[SOLVED] Can't run memory at 3200MHz - Ryzen 7 3700X

Jan 17, 2020
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Hi All,

Hoping someone can help.

I have an MSI Mag Mortar B550M with a Ryzen 3700X.
I purchased Corsair Vengeance 4x16GB 64GB 3200MHz.

I noticed the RAM was only running at 2133MHz initially. Did a bit of searching and saw I might have to enable some profiles in bios and possibly tweak some settings.
So I've enabled an "A-XMP" profile. Upped the voltage to 1.35v - however the highest I can get it to run is 2933MHz. Any higher and I get an error.





Questions -

Is there anything else I can do to get it to run at the advertised clock speed?
Am I going to notice any difference between 2933MHz and 3200MHz?
Is running at 1.35v safe?
Should I return this and buy different memory?
Why is all memory not just compatible and run at the designated speed in the first place?

Thanks!
 
Reactions: bujinkanrn
Jan 17, 2020
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So I turned my PC on yesterday and it wouldn't post at 1.35V @ 2933MHz. Upped it to 1.4V and it did.

So rather than faff about and potentially have it not boot up randomly on occasion, I've just ended up buying the 2x32GB 3200MHz instead. Found a store that had it for the same price as I bought the 4x16GB for.

Also turns out it has the same timings as the 4x16GB after all, I must have got mixed up.

Now successfully booting at 3200MHz @ 1.35V!
 
Jan 17, 2020
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I've actually discovered it's not on the QVL list. There was one character difference in the product ID.

Looks like 3000MHz 4x16GB version is listed.
As is the 3200MHz 2x32GB.

But no 3200MHz 4x16GB..
 
When running 4 dimms higher frequencies can be harder to achieve as the memory controller is under more load, it’s best to use 2 dimms. However you can try upping the voltage further. Depending on the reviewers opinion the max safe voltage quoted by overclockers is 1.45 or 1.50v. There is no hard rule for what is safe, it’s a view of the reviewer based on their appetite for risk. However if me I’d be happy to try anything up to 1.45v, you may find somewhere between 1.35-1.45 that is stable without needing 1.45v.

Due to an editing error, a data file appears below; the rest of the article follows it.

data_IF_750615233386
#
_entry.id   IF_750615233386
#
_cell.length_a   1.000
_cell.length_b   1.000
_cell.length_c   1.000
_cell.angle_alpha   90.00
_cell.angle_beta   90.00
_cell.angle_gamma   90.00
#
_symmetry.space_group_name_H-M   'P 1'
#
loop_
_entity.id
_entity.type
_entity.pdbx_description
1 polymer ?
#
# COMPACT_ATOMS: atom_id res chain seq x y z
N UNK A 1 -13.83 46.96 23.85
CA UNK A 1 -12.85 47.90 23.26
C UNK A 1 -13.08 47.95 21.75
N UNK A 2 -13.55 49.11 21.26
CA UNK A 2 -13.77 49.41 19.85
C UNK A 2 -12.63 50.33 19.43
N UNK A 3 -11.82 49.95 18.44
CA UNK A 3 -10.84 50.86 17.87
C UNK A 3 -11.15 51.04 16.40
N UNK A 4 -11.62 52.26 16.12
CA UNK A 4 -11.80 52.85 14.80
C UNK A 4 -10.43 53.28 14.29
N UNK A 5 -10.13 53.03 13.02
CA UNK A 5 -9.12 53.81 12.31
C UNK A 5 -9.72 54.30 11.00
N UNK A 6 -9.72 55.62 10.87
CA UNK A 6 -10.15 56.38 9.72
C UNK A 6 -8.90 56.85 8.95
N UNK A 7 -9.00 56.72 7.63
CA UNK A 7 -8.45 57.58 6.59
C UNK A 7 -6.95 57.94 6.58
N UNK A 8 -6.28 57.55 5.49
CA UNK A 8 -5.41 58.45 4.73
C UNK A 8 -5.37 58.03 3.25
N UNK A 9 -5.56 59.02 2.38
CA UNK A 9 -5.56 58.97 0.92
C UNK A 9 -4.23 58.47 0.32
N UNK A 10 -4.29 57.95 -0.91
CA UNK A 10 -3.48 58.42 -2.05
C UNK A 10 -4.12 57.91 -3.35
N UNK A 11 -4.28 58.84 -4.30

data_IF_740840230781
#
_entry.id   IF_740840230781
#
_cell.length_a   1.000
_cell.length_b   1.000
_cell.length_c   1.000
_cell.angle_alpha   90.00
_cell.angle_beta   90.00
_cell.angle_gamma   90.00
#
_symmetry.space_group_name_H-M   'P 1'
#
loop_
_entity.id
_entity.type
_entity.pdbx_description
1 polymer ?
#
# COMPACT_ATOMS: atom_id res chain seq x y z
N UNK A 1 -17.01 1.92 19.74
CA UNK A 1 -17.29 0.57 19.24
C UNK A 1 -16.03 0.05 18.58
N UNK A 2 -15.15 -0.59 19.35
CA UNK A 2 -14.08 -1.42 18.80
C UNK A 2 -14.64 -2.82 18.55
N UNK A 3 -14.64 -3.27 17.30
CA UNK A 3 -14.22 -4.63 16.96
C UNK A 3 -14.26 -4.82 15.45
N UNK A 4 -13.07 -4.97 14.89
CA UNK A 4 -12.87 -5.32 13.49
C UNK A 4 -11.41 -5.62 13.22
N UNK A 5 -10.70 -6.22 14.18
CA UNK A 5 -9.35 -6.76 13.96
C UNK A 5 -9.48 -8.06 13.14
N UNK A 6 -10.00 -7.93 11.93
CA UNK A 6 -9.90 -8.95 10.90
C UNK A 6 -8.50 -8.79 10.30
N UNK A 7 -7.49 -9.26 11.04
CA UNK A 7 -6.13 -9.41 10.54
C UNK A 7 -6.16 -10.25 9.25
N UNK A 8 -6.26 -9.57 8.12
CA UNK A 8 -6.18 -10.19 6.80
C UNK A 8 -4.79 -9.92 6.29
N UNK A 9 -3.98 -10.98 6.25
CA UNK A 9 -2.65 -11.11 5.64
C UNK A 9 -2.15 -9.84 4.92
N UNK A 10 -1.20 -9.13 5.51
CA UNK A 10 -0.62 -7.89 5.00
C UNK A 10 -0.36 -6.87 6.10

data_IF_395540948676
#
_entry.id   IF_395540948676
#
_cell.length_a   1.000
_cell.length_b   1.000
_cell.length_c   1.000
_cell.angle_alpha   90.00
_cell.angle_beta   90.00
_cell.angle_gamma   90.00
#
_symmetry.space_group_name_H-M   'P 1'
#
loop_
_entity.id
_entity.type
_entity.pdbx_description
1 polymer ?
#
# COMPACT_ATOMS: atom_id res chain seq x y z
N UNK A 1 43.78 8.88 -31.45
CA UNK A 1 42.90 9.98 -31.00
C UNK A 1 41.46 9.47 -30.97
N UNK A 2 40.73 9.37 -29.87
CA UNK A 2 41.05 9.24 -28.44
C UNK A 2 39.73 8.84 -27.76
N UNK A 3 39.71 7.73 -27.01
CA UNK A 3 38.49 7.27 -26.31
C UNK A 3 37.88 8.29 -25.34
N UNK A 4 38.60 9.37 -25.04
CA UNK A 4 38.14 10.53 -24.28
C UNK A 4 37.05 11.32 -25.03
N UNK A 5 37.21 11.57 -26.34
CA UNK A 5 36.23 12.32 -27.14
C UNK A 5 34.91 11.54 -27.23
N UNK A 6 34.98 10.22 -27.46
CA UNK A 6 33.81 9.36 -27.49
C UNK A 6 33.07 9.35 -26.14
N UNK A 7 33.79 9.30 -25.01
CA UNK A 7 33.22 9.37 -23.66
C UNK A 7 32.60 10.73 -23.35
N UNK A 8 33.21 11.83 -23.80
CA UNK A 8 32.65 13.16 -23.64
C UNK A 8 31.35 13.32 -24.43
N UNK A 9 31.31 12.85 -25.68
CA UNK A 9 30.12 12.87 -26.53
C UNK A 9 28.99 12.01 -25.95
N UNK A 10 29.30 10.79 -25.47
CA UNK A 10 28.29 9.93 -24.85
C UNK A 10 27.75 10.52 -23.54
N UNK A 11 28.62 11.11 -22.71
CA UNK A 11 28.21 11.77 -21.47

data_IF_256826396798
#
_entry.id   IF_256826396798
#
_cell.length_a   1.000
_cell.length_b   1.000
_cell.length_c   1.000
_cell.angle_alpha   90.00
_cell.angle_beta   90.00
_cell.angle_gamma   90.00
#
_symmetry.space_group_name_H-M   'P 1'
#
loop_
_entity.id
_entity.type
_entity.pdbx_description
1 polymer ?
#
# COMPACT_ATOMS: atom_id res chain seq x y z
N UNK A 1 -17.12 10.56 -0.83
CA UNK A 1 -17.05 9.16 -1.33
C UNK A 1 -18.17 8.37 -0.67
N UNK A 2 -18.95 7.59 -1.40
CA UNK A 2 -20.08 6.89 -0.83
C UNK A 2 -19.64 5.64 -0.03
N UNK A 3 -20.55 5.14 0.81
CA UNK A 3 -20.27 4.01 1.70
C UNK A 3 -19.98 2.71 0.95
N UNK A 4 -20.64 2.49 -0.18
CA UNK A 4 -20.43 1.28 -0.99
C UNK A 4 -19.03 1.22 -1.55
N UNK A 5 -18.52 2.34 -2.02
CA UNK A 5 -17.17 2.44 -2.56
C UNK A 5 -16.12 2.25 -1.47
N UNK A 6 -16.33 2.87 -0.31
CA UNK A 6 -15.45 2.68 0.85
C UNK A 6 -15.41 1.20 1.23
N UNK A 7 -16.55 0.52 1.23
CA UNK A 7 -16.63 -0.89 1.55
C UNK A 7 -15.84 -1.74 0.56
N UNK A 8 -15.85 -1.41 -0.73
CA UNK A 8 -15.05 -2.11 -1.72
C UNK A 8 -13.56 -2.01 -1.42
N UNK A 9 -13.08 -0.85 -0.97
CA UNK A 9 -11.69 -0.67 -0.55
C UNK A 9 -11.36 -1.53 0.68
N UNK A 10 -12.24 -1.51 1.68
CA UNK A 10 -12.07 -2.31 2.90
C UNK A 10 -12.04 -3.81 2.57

Jan 17, 2020
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When running 4 dimms higher frequencies can be harder to achieve as the memory controller is under more load, it’s best to use 2 dimms. However you can try upping the voltage further. Depending on the reviewers opinion the max safe voltage quoted by overclockers is 1.45 or 1.50v. There is no hard rule for what is safe, it’s a view of the reviewer based on their appetite for risk. However if me I’d be happy to try anything up to 1.45v, you may find somewhere between 1.35-1.45 that is stable without needing 1.45v.
That makes sense. I didn't go for the 2x32GB Corsair Vengeance LPX 3200MHz because it had slower timings and was also £30 more expensive. I don't plan on ever going to 128GB with this machine so stuck with the 4x16GB.
 
Jan 17, 2020
9
1
20
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So I turned my PC on yesterday and it wouldn't post at 1.35V @ 2933MHz. Upped it to 1.4V and it did.

So rather than faff about and potentially have it not boot up randomly on occasion, I've just ended up buying the 2x32GB 3200MHz instead. Found a store that had it for the same price as I bought the 4x16GB for.

Also turns out it has the same timings as the 4x16GB after all, I must have got mixed up.

Now successfully booting at 3200MHz @ 1.35V!
 
Aug 22, 2020
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it's not uncommon to achieve higher speeds and tighter timings with 2 sticks vs 4 sticks

not all motherboard and ram combinations will achieve the speed advertised on the ram

that speed is achievable in some system the vendor used for testing, but no necessarily your motherboard. check the memory QVL on the motherboard support website
 

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